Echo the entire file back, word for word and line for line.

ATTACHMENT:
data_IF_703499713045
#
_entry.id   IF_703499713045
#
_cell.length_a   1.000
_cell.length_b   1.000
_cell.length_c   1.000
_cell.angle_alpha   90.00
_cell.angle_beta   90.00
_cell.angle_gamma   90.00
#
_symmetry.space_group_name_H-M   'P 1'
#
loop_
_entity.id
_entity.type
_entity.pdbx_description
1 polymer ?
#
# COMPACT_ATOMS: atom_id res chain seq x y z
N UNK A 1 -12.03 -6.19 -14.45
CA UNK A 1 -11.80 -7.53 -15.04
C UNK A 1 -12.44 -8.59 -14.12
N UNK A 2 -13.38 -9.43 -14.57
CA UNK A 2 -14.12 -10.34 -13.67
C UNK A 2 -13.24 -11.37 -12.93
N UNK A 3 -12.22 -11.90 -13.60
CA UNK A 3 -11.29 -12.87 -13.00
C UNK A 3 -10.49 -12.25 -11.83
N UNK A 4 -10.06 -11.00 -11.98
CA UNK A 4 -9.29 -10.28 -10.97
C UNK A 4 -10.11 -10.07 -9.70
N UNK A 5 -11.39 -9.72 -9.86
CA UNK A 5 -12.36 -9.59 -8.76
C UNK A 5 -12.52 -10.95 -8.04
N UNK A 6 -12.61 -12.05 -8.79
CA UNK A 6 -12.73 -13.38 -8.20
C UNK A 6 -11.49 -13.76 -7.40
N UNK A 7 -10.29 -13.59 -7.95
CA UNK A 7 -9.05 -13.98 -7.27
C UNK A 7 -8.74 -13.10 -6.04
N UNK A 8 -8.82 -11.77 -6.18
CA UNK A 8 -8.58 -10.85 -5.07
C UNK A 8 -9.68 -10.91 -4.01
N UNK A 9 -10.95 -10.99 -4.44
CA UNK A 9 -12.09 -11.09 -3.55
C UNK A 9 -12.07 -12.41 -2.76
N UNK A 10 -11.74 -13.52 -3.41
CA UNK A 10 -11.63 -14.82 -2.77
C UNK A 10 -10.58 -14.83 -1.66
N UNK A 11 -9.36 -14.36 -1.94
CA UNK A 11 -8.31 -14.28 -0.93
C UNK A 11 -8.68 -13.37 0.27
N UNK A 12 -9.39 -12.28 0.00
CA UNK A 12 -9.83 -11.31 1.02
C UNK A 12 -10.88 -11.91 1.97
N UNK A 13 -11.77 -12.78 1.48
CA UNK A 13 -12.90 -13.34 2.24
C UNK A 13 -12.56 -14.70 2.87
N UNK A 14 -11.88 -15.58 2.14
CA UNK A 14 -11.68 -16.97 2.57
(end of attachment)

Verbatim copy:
data_IF_703499713045
#
_entry.id   IF_703499713045
#
_cell.length_a   1.000
_cell.length_b   1.000
_cell.length_c   1.000
_cell.angle_alpha   90.00
_cell.angle_beta   90.00
_cell.angle_gamma   90.00
#
_symmetry.space_group_name_H-M   'P 1'
#
loop_
_entity.id
_entity.type
_entity.pdbx_description
1 polymer ?
#
# COMPACT_ATOMS: atom_id res chain seq x y z
N UNK A 1 -12.03 -6.19 -14.45
CA UNK A 1 -11.80 -7.53 -15.04
C UNK A 1 -12.44 -8.59 -14.12
N UNK A 2 -13.38 -9.43 -14.57
CA UNK A 2 -14.12 -10.34 -13.67
C UNK A 2 -13.24 -11.37 -12.93
N UNK A 3 -12.22 -11.90 -13.60
CA UNK A 3 -11.29 -12.87 -13.00
C UNK A 3 -10.49 -12.25 -11.83
N UNK A 4 -10.06 -11.00 -11.98
CA UNK A 4 -9.29 -10.28 -10.97
C UNK A 4 -10.11 -10.07 -9.70
N UNK A 5 -11.39 -9.72 -9.86
CA UNK A 5 -12.36 -9.59 -8.76
C UNK A 5 -12.52 -10.95 -8.04
N UNK A 6 -12.61 -12.05 -8.79
CA UNK A 6 -12.73 -13.38 -8.20
C UNK A 6 -11.49 -13.76 -7.40
N UNK A 7 -10.29 -13.59 -7.95
CA UNK A 7 -9.05 -13.98 -7.27
C UNK A 7 -8.74 -13.10 -6.04
N UNK A 8 -8.82 -11.77 -6.18
CA UNK A 8 -8.58 -10.85 -5.07
C UNK A 8 -9.68 -10.91 -4.01
N UNK A 9 -10.95 -10.99 -4.44
CA UNK A 9 -12.09 -11.09 -3.55
C UNK A 9 -12.07 -12.41 -2.76
N UNK A 10 -11.74 -13.52 -3.41
CA UNK A 10 -11.63 -14.82 -2.77
C UNK A 10 -10.58 -14.83 -1.66
N UNK A 11 -9.36 -14.36 -1.94
CA UNK A 11 -8.31 -14.28 -0.93
C UNK A 11 -8.68 -13.37 0.27
N UNK A 12 -9.39 -12.28 0.00
CA UNK A 12 -9.83 -11.31 1.02
C UNK A 12 -10.88 -11.91 1.97
N UNK A 13 -11.77 -12.78 1.48
CA UNK A 13 -12.90 -13.34 2.24
C UNK A 13 -12.56 -14.70 2.87
N UNK A 14 -11.88 -15.58 2.14
CA UNK A 14 -11.68 -16.97 2.57